The First Two Pages: “Red Flag” by Gregory S. Fallis

In April 2015, B.K. Stevens debuted the blog series “The First Two Pages,” hosting craft essays by short story writers and novelists analyzing the openings of their own work. The series continued until just after her death in August 2017, and the full archive of those essays can be found at Bonnie’s website. In November 2017, the blog series relocated to my website, and the archive of this second stage of the series can be found here.

Last month, I started a series featuring this year’s Edgar Award finalists for Best Short Story, including William Burton McCormick’s essay on “Locked-In,” Donna Moore’s essay on “First You Dream, Then You Die,” and Charles John Harper’s essay on “Backstory.” I’m thrilled to continue the series this week, welcoming another of this year’s finalists, Gregory S. Fallis, with his story “Red Flag” from Alfred Hitchcock’s Mystery Magazine. Fallis has also written on the story at the AHMM blog, Trace Evidence, and Robert Lopresti selected “Red Flag” as his Story of the Week at Little Big Crimes.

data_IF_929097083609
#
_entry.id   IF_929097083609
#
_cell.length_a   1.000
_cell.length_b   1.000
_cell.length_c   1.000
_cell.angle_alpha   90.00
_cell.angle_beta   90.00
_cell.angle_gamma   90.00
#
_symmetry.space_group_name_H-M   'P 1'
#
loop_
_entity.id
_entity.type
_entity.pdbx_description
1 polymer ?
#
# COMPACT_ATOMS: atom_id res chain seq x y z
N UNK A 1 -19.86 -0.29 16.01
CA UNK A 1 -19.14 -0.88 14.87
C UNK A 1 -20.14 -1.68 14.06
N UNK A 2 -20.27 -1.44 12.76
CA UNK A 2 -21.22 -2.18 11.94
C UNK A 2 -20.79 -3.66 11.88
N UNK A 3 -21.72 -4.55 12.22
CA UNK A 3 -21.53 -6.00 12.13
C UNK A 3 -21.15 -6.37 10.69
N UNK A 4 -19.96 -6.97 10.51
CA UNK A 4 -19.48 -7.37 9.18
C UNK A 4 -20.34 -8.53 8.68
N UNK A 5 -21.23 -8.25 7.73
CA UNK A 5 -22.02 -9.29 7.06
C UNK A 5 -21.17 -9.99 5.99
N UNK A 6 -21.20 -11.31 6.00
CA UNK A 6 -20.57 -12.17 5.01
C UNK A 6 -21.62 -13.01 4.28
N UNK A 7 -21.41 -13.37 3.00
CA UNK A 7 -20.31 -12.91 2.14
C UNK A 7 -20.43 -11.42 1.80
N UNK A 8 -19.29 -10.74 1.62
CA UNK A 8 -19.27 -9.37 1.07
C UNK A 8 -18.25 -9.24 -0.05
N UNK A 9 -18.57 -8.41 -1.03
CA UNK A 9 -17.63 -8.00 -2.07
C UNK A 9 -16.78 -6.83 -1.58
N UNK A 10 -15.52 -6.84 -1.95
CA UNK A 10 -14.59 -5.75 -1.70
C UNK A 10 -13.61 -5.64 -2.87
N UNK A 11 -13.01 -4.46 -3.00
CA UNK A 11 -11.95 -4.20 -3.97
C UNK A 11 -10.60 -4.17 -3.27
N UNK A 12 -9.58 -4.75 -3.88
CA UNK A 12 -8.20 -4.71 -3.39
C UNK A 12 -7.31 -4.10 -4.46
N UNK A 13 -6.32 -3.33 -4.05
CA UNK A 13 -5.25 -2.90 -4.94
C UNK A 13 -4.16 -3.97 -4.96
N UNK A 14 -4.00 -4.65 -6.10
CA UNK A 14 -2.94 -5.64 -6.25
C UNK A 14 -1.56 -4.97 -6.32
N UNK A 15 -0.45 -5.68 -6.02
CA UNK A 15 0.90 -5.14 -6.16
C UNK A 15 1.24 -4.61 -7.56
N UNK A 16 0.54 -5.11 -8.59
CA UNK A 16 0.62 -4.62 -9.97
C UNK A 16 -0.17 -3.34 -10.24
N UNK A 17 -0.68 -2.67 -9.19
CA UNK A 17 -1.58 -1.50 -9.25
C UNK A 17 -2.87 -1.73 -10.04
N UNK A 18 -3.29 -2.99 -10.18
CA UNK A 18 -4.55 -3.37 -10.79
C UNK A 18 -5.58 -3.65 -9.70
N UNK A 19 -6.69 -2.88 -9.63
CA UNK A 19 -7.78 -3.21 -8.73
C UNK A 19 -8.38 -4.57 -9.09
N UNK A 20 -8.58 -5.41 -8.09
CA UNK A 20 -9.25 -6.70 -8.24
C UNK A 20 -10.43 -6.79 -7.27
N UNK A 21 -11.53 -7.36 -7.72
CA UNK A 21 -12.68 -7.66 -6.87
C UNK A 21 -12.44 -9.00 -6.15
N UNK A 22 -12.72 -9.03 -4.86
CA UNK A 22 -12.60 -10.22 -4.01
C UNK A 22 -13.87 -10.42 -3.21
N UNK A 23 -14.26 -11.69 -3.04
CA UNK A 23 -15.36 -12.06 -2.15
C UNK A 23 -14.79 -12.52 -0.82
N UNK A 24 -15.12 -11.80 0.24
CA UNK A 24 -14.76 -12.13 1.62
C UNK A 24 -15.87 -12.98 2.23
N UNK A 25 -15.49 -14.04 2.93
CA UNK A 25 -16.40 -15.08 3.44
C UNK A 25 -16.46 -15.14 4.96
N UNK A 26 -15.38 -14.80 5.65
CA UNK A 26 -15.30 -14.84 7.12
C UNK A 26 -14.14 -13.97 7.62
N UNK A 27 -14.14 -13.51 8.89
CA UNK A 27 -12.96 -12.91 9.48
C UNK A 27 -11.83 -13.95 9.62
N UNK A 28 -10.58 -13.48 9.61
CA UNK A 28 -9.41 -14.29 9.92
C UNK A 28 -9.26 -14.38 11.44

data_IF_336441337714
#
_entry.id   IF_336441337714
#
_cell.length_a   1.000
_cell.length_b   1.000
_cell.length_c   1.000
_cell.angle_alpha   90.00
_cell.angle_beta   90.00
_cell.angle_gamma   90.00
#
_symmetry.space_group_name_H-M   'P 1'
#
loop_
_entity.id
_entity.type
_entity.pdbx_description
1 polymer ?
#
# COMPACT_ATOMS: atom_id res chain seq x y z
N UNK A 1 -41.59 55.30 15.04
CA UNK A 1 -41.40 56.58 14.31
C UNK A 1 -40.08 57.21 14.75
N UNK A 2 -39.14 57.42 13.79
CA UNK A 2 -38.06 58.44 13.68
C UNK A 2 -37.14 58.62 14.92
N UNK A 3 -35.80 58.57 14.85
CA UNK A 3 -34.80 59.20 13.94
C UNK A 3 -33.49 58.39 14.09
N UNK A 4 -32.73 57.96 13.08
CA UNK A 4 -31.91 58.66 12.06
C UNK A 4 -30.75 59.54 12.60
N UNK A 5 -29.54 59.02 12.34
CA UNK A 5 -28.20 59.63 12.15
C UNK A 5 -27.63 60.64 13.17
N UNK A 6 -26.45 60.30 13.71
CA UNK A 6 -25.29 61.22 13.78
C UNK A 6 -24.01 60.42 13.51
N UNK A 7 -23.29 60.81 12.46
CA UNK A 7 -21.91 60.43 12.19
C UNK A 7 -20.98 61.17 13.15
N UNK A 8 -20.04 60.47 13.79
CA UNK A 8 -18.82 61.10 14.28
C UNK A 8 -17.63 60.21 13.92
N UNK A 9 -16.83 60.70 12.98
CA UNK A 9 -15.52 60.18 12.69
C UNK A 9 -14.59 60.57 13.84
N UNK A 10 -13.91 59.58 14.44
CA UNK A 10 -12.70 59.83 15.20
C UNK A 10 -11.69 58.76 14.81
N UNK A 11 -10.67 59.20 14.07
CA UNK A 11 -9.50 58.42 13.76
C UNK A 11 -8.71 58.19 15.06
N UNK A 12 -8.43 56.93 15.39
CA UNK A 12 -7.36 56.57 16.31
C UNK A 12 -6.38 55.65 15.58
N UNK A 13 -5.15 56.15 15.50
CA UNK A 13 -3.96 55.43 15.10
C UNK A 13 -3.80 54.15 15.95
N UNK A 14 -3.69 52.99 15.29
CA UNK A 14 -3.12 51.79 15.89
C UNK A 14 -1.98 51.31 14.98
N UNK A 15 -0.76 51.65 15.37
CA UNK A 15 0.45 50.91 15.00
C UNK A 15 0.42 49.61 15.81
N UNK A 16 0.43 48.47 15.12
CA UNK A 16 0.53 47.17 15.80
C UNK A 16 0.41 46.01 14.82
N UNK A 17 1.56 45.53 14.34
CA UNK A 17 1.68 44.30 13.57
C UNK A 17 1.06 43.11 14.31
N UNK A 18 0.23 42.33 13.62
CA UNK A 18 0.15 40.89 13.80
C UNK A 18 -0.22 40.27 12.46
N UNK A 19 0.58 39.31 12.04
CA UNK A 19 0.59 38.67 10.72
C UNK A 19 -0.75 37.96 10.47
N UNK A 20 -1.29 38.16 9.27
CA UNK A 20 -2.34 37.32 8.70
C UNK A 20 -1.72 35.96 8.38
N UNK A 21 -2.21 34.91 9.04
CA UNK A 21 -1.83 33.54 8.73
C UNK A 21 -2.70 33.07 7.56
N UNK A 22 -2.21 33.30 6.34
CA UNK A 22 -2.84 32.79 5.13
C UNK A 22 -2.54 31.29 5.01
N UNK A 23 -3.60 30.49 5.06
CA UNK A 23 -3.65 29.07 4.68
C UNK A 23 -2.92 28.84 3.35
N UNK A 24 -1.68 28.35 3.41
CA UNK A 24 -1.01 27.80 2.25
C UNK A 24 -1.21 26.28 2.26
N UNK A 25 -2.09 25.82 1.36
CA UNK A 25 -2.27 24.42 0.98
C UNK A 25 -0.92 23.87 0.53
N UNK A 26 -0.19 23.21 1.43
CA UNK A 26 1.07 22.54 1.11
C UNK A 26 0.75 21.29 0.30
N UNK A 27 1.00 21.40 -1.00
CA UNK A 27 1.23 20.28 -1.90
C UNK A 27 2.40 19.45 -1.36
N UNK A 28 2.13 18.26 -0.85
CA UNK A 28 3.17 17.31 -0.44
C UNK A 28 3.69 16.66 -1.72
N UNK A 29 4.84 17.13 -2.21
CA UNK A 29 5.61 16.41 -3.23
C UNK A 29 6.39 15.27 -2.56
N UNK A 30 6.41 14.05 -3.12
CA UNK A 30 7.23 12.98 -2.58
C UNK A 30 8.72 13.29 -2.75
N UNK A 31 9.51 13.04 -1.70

In addition to his fiction writing, Greg has also taught mystery writing at the Gotham Writing Workshop, and criminology and sociology at American University in DC and Fordham University in Manhattan. His work beyond the page and the classroom has been extensive as well: a medic in the military, a counselor in the Psych/Security unit of a prison for women, and a licensed private detective too. You can find out more at his website here.

And enjoy the sample below of “Red Flag”—and Greg’s reflections on pulling the story together.

Please use the arrows and controls at the bottom of the embedded PDF to navigate through the essay. You can also download the essay to read off-line.